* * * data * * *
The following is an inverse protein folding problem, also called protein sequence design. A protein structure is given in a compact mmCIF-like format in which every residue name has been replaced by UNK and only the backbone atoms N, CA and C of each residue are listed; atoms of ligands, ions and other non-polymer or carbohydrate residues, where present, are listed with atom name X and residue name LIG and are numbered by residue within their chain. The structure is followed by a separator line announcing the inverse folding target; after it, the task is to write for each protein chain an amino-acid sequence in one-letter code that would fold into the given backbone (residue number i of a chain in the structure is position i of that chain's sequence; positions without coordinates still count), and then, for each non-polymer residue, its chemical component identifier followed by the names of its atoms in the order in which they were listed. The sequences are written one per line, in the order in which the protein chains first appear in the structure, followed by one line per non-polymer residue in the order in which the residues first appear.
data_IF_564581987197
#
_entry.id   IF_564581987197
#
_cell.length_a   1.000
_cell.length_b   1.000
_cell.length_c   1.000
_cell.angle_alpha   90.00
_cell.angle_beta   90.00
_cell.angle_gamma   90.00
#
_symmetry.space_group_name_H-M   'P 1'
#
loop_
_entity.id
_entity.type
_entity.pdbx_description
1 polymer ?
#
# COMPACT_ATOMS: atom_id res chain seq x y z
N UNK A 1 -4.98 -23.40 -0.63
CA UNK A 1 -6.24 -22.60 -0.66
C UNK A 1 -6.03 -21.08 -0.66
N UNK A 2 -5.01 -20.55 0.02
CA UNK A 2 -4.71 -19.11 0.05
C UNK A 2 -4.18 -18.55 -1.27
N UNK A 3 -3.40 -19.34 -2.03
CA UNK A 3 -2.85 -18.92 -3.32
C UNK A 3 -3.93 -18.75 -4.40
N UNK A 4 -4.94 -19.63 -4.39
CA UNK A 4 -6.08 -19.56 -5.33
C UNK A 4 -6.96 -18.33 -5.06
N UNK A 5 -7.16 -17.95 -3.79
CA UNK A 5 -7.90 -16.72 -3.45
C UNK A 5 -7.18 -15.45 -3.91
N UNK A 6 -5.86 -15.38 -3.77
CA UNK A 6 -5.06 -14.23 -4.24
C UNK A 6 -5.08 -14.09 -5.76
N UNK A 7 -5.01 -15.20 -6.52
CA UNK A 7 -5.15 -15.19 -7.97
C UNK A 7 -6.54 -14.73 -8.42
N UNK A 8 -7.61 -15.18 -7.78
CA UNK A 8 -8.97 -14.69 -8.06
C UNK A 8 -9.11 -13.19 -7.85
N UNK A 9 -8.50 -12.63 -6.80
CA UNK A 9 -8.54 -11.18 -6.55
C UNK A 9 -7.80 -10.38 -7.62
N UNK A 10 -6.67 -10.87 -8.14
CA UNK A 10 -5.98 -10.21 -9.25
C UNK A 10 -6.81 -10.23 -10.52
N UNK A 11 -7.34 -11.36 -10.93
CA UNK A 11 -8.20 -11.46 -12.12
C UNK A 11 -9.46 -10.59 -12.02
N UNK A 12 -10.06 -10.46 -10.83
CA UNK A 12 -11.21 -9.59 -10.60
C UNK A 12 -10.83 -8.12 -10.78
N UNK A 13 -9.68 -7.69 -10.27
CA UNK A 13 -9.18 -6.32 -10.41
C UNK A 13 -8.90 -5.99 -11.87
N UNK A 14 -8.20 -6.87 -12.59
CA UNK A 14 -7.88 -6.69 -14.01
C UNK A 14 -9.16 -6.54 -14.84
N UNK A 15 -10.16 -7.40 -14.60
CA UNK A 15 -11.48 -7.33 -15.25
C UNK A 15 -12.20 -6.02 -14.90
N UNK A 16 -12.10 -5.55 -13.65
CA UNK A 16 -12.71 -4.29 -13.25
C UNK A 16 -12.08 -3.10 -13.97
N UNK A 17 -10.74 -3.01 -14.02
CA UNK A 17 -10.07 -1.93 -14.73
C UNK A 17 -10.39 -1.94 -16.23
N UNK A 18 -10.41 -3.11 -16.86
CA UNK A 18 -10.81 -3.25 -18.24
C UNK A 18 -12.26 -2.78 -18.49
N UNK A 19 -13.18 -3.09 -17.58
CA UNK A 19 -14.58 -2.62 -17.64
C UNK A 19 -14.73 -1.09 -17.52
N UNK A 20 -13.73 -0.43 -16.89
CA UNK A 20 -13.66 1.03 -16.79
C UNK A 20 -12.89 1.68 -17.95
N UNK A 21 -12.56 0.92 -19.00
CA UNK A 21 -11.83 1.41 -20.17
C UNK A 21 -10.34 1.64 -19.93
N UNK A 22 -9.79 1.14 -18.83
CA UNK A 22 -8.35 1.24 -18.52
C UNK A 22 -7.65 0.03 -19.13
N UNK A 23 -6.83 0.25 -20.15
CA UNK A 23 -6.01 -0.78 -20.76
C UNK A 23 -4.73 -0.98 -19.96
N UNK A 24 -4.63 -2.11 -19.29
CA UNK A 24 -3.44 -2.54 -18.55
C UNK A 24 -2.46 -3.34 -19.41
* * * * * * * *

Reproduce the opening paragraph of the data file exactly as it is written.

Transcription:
The following is an inverse protein folding problem, also called protein sequence design. A protein structure is given in a compact mmCIF-like format in which every residue name has been replaced by UNK and only the backbone atoms N, CA and C of each residue are listed; atoms of ligands, ions and other non-polymer or carbohydrate residues, where present, are listed with atom name X and residue name LIG and are numbered by residue within their chain. The structure is followed by a separator line announcing the inverse folding target; after it, the task is to write for each protein chain an amino-acid sequence in one-letter code that would fold into the given backbone (residue number i of a chain in the structure is position i of that chain's sequence; positions without coordinates still count), and then, for each non-polymer residue, its chemical component identifier followed by the names of its atoms in the order in which they were listed. The sequences are written one per line, in the order in which the protein chains first appear in the structure, followed by one line per non-polymer residue in the order in which the residues first appear.